By Adam Booth
When I am not combing the internet for the best and latest in leadership advice, you may see me down in Chester, PA leading chants in support of the Philadelphia Union, our local soccer team in the area. For 3 years now I have stood in front of thousands of fans to get the crowd going and create a memorable atmosphere for the stadium. While I would say I, for the most part, have experienced success at this job, there have been moments of slip ups.
One moment sticks out from my time down in Chester. The game was underway and we had started to wave large flags in the supporters’ section for the team (The River End as it’s called). We did so to mimic an atmosphere more akin to the likes of European soccer. Some of our fans whom were used to the American viewing experience (i.e., no obstructions of view) took exception to the idea and asked flag wavers to put them down. I took it upon myself to try to solve the situation in a very diplomatic way. After talking to both parties I felt that an agreement had been met. It had not.
Later in the match, I found myself watching one of the gentlemen being escorted out because he had become belligerent towards the flag wavers. I became upset and began to have a very animated conversation with the guilty party. I did so because I was frustrated that a solution I had fostered had broken down. Afterwards, I can recall feeling self-conscious, wondering if I had shown a less than favorable side of myself during my passionate discussion with the gentlemen.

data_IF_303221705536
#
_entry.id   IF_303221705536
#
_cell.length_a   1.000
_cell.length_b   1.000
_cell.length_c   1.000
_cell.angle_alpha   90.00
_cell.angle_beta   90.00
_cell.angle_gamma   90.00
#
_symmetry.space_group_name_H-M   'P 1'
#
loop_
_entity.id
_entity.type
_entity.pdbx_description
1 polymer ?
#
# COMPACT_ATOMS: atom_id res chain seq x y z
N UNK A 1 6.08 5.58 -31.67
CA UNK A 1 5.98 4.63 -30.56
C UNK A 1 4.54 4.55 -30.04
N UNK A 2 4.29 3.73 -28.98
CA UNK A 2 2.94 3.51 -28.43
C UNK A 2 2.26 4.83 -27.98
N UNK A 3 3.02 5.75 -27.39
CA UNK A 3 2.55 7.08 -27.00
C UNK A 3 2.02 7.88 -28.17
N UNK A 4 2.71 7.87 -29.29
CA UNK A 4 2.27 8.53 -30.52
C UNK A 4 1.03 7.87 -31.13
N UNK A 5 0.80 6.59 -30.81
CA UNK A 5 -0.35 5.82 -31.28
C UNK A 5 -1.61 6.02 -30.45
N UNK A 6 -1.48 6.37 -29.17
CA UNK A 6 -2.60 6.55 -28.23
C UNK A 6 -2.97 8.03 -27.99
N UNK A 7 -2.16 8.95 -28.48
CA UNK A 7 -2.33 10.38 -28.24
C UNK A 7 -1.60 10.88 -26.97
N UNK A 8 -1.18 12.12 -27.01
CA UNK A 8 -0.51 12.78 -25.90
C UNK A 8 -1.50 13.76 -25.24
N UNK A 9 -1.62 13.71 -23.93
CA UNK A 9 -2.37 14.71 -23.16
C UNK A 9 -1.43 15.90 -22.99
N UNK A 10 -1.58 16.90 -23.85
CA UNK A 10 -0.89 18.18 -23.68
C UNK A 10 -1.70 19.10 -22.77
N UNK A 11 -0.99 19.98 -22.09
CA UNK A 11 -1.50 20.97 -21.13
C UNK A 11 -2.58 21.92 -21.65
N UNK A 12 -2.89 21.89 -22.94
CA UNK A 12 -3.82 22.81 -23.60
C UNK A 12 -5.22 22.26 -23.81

This experience taught me that, even when well-intended, we are bound to experience slip ups. However, it is not the mistakes, but the way we choose to respond that defines our character and leaves a lasting impression on others. Here are a few of the lessons I have learned about how to ensure you don’t get derailed or demotivated by these experiences:
1. Maintain Composure.
While it can feel like everything is going wrong in that moment, take a few moments to take a deep breath and get rid of any catastrophic thoughts. If you can handle your worst moments with grace, you set an example for the rest of your team.
2. Allow yourself to be humble.
Embarrassment can happen to anyone. Showing that you are not above low moments is another great example for your peers. Most will appreciate your vulnerability and are likely to respond with empathy rather than judgement.
3. Own it.
Nothing looks worse than a person trying to elude personal responsibility. Admit where you may have mis-stepped and then focus on articulating your plan for moving forward. Do not hesitate to include others who may be useful in helping you figure out how to operate differently in the future.
4. Find the upside.
Be easy on yourself and aim to find the humor, teachable moment, or positive side of the situation. Your resilience and light heartedness will help to put everyone around you at ease and ensure everyone focuses on what is ahead.